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Greater Victoria, BC News


Date ArticleType
6/18/2015 Published Article

Amalgamation. A frequent and continuing topic of conversation in boardrooms, backyards and on park benches. Last November, eight of the 13 municipalities within Greater Victoria asked a question on the ballots, one that differed from municipality to municipality. The questions – each following a governance-related theme – asked voters whether they were interested in looking at amalgamation, options related to amalgamation, reducing the number of municipalities, whether they wanted to review governance structure and policies or even be absorbed into a larger municipality.

As could be expected, the different questions resulted in wide range of results. For example, Saanich had 88.5 percent of their 24,217 voters saying Yes to, “Do you support Council initiating a community-based review of the governance structure and policies within Saanich and our partnerships within the Region?” On the flip side, Oak Bay had 62.2 percent of their 5,778 voters saying No to the question, “Are you in favour of the District of Oak Bay being amalgamated into a larger regional municipality?”

In the end, seven out of eight municipalities - or 56,134 out of 75,170 voters within 8 of the 13 municipalities – leaned towards a Yes to some course of action. We believe this leaning is a strong indicator that voters are aware of a problem with local government.

With its 13 municipalities and the Capital Regional District, Greater Victoria has a complex arrangement of local governance, yet no one municipality has exclusive influence over any one resident. For example, while we shop, work, play, learn, we regularly – and often without thinking – cross municipal boundaries. We are aware of the inefficiencies in civic decision making – we live and breathe them every day. We see the proverbial train tracks that delineate the fractures in municipal governance. We feel the lost opportunities slipping through our fingers like sand.

The Chamber has been advocating for some form of amalgamation since 1919; however, to even focus on amalgamation at this point in time is not only putting the cart before the horse, but limits our collective options on improved local governance. To consider a course of action such as amalgamation before we have thoroughly examined areas such as the effectiveness and efficiency of service delivery is ill-advised. Such a shoot-from-the-hip approach is not how we operate successful businesses, nor should it be the way we build a vibrant community.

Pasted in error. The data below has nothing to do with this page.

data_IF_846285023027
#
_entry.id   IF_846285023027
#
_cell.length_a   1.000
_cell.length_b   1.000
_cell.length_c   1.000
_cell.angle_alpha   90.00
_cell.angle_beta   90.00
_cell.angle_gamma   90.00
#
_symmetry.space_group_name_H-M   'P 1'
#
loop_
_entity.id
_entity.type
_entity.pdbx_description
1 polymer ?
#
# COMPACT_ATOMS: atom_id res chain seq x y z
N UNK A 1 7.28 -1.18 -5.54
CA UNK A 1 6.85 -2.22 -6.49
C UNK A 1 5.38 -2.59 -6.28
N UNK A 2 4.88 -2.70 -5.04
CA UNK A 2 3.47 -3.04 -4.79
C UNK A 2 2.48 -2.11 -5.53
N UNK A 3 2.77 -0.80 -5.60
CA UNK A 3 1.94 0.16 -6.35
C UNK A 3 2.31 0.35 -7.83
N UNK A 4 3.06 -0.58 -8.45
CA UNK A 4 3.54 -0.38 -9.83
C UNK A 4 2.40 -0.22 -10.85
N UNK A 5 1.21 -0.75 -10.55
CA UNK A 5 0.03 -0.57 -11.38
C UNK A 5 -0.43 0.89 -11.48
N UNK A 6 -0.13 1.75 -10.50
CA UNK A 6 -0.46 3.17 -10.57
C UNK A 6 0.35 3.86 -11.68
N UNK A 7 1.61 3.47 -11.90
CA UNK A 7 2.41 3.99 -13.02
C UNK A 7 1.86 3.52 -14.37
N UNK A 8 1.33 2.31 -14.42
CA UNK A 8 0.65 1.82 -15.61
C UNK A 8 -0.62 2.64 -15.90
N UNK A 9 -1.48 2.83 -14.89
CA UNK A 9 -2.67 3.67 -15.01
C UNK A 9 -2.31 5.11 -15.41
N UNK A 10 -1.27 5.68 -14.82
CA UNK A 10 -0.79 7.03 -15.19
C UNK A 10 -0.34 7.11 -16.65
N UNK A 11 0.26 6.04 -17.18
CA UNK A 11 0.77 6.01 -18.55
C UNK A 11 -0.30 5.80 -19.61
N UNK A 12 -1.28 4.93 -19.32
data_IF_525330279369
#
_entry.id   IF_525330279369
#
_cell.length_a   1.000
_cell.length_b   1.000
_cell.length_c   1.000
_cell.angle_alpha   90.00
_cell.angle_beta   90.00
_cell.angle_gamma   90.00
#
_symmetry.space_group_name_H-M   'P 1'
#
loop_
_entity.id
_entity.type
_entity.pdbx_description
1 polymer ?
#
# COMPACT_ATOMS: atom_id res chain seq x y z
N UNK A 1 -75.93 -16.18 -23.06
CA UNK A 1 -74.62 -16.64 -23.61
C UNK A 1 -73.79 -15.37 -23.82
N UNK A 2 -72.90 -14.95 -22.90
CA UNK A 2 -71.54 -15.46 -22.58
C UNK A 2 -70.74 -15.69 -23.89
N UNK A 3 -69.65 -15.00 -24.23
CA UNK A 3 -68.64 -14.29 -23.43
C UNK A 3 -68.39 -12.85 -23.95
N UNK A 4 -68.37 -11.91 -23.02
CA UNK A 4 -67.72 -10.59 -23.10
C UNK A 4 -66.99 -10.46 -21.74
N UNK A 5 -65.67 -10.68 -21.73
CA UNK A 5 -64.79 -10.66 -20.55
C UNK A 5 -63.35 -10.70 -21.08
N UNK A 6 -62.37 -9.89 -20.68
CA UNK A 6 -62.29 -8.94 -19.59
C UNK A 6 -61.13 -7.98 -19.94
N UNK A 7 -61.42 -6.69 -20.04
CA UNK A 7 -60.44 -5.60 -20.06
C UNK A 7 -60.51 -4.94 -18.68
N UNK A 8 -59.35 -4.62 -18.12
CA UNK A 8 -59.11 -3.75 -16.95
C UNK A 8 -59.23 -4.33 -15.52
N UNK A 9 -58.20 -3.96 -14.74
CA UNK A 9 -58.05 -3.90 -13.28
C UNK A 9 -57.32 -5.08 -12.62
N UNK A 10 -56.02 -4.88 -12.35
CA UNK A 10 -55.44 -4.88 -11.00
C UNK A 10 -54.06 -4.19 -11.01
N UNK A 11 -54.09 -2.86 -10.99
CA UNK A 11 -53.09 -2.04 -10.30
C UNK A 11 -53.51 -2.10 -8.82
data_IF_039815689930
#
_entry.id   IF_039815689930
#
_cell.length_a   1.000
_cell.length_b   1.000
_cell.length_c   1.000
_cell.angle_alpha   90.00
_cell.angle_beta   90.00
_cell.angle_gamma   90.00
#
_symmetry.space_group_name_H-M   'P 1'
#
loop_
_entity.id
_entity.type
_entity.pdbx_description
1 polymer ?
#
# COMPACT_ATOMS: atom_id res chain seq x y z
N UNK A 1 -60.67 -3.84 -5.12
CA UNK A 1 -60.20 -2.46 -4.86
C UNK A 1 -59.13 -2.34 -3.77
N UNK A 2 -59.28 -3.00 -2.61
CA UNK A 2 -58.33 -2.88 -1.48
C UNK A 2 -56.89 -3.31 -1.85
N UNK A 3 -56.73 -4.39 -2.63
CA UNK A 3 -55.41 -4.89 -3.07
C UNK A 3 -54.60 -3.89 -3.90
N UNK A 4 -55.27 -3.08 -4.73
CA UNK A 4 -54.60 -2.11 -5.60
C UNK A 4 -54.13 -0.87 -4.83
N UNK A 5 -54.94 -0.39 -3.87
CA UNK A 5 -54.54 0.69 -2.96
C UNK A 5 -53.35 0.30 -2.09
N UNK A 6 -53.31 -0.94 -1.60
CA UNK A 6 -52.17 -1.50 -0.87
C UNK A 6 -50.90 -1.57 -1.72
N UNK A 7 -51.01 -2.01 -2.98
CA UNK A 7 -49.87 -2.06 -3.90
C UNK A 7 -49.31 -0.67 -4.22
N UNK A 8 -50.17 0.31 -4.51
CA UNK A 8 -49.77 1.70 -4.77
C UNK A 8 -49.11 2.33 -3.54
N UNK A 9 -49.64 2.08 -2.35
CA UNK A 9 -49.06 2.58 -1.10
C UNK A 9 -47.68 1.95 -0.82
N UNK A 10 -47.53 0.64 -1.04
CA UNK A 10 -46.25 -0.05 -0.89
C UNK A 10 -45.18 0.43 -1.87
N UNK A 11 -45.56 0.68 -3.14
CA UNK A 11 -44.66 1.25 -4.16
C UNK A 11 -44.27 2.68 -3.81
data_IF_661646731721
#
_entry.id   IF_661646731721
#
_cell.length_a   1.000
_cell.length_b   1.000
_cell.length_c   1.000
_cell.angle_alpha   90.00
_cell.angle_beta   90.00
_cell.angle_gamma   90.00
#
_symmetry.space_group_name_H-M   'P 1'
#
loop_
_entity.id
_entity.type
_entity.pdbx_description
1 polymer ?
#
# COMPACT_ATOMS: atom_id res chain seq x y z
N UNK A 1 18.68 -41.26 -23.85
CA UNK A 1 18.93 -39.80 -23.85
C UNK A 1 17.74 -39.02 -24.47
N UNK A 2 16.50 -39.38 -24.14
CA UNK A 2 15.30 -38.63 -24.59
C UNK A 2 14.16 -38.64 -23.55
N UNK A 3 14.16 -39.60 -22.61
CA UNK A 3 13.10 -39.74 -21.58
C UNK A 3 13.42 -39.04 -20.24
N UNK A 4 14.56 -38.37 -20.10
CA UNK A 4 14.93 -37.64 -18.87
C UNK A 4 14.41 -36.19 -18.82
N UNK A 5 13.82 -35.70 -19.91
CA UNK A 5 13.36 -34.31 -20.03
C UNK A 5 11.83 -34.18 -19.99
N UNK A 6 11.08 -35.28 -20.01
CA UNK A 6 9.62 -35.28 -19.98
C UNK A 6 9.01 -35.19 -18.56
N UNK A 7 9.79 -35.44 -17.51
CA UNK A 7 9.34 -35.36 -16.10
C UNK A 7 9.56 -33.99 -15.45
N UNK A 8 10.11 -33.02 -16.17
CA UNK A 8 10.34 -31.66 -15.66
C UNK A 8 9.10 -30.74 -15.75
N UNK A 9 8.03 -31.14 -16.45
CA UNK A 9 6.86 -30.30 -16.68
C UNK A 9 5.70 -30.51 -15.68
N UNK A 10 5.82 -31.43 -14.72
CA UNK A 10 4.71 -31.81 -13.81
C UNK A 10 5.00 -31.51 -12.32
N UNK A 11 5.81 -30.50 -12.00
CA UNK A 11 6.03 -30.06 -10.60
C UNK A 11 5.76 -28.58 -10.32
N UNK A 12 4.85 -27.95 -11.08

We need to examine local governance models, namely the municipalities and the Capital Region District, to identify the solutions that best fit the needs of our community now and into the future. We need governance that erases the train tracks, seals the fractures, and captures the opportunities.
There is considerable support already behind a study to examine local governance. For example, the Hon. Coralee Oakes, Minister of Community, Sport and Cultural Development, said to media last November, “We will be doing a governance study. It’s going to be hard work. It’s going to be complex. It’s going to be very, very difficult, but we’re committed to doing that.”

There is overwhelming acknowledgement and voter support/demand to improve local governance. We have proven thus far we are not able to make any real progress as individual municipalities. Strong, effective regional governance is needed in order to grow a vibrant and prosperous community.

We at The Chamber recommend the Province commission and resource an independent commission to study local governance. If a referendum question is an outcome of the study, we recommend one question is asked across all municipalities.

Such a study could provide the meaningful and actionable results we want with the regional perspective we need, so that Greater Victoria voters can then compare apples to apples, and speak in one voice.

By Frank Bourree, Chair of the Board of Directors, Greater Victoria Chamber of Commerce


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